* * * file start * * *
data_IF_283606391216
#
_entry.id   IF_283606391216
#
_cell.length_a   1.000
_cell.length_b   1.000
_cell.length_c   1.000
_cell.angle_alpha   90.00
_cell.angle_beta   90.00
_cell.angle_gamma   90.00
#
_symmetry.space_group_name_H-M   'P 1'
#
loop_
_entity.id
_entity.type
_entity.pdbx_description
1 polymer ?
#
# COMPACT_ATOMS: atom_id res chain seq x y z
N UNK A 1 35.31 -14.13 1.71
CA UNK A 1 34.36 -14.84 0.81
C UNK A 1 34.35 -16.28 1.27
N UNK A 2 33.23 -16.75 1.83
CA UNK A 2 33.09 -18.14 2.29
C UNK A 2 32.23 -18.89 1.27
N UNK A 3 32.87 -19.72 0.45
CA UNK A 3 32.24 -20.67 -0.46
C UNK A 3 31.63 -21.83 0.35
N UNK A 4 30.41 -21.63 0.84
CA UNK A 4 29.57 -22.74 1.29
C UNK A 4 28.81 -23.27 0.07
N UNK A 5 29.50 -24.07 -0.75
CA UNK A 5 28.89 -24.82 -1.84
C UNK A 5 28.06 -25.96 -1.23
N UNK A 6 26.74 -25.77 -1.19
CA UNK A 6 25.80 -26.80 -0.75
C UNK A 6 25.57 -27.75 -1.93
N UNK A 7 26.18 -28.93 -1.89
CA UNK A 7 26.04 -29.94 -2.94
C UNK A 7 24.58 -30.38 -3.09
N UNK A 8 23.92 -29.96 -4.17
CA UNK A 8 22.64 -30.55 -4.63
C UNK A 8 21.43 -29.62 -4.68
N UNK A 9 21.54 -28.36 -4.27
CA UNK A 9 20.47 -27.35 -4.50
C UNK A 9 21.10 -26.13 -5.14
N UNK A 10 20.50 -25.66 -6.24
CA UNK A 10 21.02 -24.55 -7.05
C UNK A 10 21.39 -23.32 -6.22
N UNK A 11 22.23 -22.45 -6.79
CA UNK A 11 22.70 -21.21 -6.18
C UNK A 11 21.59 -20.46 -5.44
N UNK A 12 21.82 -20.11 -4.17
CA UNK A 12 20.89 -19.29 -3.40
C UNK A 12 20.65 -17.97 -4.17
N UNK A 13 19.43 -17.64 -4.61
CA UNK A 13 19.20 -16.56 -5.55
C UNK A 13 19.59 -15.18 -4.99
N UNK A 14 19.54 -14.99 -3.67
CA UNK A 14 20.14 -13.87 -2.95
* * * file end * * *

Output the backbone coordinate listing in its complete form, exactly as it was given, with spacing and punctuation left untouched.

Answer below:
data_IF_283606391216
#
_entry.id   IF_283606391216
#
_cell.length_a   1.000
_cell.length_b   1.000
_cell.length_c   1.000
_cell.angle_alpha   90.00
_cell.angle_beta   90.00
_cell.angle_gamma   90.00
#
_symmetry.space_group_name_H-M   'P 1'
#
loop_
_entity.id
_entity.type
_entity.pdbx_description
1 polymer ?
#
# COMPACT_ATOMS: atom_id res chain seq x y z
N UNK A 1 35.31 -14.13 1.71
CA UNK A 1 34.36 -14.84 0.81
C UNK A 1 34.35 -16.28 1.27
N UNK A 2 33.23 -16.75 1.83
CA UNK A 2 33.09 -18.14 2.29
C UNK A 2 32.23 -18.89 1.27
N UNK A 3 32.87 -19.72 0.45
CA UNK A 3 32.24 -20.67 -0.46
C UNK A 3 31.63 -21.83 0.35
N UNK A 4 30.41 -21.63 0.84
CA UNK A 4 29.57 -22.74 1.29
C UNK A 4 28.81 -23.27 0.07
N UNK A 5 29.50 -24.07 -0.75
CA UNK A 5 28.89 -24.82 -1.84
C UNK A 5 28.06 -25.96 -1.23
N UNK A 6 26.74 -25.77 -1.19
CA UNK A 6 25.80 -26.80 -0.75
C UNK A 6 25.57 -27.75 -1.93
N UNK A 7 26.18 -28.93 -1.89
CA UNK A 7 26.04 -29.94 -2.94
C UNK A 7 24.58 -30.38 -3.09
N UNK A 8 23.92 -29.96 -4.17
CA UNK A 8 22.64 -30.55 -4.63
C UNK A 8 21.43 -29.62 -4.68
N UNK A 9 21.54 -28.36 -4.27
CA UNK A 9 20.47 -27.35 -4.50
C UNK A 9 21.10 -26.13 -5.14
N UNK A 10 20.50 -25.66 -6.24
CA UNK A 10 21.02 -24.55 -7.05
C UNK A 10 21.39 -23.32 -6.22
N UNK A 11 22.23 -22.45 -6.79
CA UNK A 11 22.70 -21.21 -6.18
C UNK A 11 21.59 -20.46 -5.44
N UNK A 12 21.82 -20.11 -4.17
CA UNK A 12 20.89 -19.29 -3.40
C UNK A 12 20.65 -17.97 -4.17
N UNK A 13 19.43 -17.64 -4.61
CA UNK A 13 19.20 -16.56 -5.55
C UNK A 13 19.59 -15.18 -4.99
N UNK A 14 19.54 -14.99 -3.67
CA UNK A 14 20.14 -13.87 -2.95